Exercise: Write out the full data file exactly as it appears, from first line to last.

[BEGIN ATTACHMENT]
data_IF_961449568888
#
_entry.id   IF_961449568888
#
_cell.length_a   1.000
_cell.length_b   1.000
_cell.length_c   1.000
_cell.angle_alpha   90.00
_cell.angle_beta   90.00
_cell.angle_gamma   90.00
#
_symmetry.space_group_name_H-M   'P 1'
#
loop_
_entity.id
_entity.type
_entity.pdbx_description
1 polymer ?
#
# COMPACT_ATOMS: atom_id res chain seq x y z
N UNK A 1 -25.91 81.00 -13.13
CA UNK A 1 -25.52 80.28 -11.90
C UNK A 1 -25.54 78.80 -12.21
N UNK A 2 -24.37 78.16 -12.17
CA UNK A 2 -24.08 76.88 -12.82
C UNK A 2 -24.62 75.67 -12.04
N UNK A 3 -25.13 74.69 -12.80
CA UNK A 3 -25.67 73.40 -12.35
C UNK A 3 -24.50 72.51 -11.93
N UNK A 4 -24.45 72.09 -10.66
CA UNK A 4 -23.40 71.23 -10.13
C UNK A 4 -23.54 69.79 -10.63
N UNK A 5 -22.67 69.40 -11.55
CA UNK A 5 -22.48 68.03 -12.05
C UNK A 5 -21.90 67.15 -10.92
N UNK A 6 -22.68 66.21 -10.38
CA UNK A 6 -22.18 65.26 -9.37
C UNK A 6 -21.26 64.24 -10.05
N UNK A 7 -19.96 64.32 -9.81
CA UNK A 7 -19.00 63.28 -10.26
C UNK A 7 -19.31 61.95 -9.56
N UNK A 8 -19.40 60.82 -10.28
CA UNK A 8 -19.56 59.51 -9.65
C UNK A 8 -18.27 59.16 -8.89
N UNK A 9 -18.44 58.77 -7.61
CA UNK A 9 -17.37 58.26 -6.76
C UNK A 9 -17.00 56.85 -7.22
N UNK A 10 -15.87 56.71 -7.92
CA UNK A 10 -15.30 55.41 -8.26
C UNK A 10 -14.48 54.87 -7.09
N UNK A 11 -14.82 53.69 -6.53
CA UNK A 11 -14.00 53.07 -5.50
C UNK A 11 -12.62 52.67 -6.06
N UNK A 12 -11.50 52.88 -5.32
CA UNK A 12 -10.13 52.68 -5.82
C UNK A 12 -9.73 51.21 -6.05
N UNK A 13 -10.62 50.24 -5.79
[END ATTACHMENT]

data_IF_961449568888
#
_entry.id   IF_961449568888
#
_cell.length_a   1.000
_cell.length_b   1.000
_cell.length_c   1.000
_cell.angle_alpha   90.00
_cell.angle_beta   90.00
_cell.angle_gamma   90.00
#
_symmetry.space_group_name_H-M   'P 1'
#
loop_
_entity.id
_entity.type
_entity.pdbx_description
1 polymer ?
#
# COMPACT_ATOMS: atom_id res chain seq x y z
N UNK A 1 -25.91 81.00 -13.13
CA UNK A 1 -25.52 80.28 -11.90
C UNK A 1 -25.54 78.80 -12.21
N UNK A 2 -24.37 78.16 -12.17
CA UNK A 2 -24.08 76.88 -12.82
C UNK A 2 -24.62 75.67 -12.04
N UNK A 3 -25.13 74.69 -12.80
CA UNK A 3 -25.67 73.40 -12.35
C UNK A 3 -24.50 72.51 -11.93
N UNK A 4 -24.45 72.09 -10.66
CA UNK A 4 -23.40 71.23 -10.13
C UNK A 4 -23.54 69.79 -10.63
N UNK A 5 -22.67 69.40 -11.55
CA UNK A 5 -22.48 68.03 -12.05
C UNK A 5 -21.90 67.15 -10.92
N UNK A 6 -22.68 66.21 -10.38
CA UNK A 6 -22.18 65.26 -9.37
C UNK A 6 -21.26 64.24 -10.05
N UNK A 7 -19.96 64.32 -9.81
CA UNK A 7 -19.00 63.28 -10.26
C UNK A 7 -19.31 61.95 -9.56
N UNK A 8 -19.40 60.82 -10.28
CA UNK A 8 -19.56 59.51 -9.65
C UNK A 8 -18.27 59.16 -8.89
N UNK A 9 -18.44 58.77 -7.61
CA UNK A 9 -17.37 58.26 -6.76
C UNK A 9 -17.00 56.85 -7.22
N UNK A 10 -15.87 56.71 -7.92
CA UNK A 10 -15.30 55.41 -8.26
C UNK A 10 -14.48 54.87 -7.09
N UNK A 11 -14.82 53.69 -6.53
CA UNK A 11 -14.00 53.07 -5.50
C UNK A 11 -12.62 52.67 -6.06
N UNK A 12 -11.50 52.88 -5.32
CA UNK A 12 -10.13 52.68 -5.82
C UNK A 12 -9.73 51.21 -6.05
N UNK A 13 -10.62 50.24 -5.79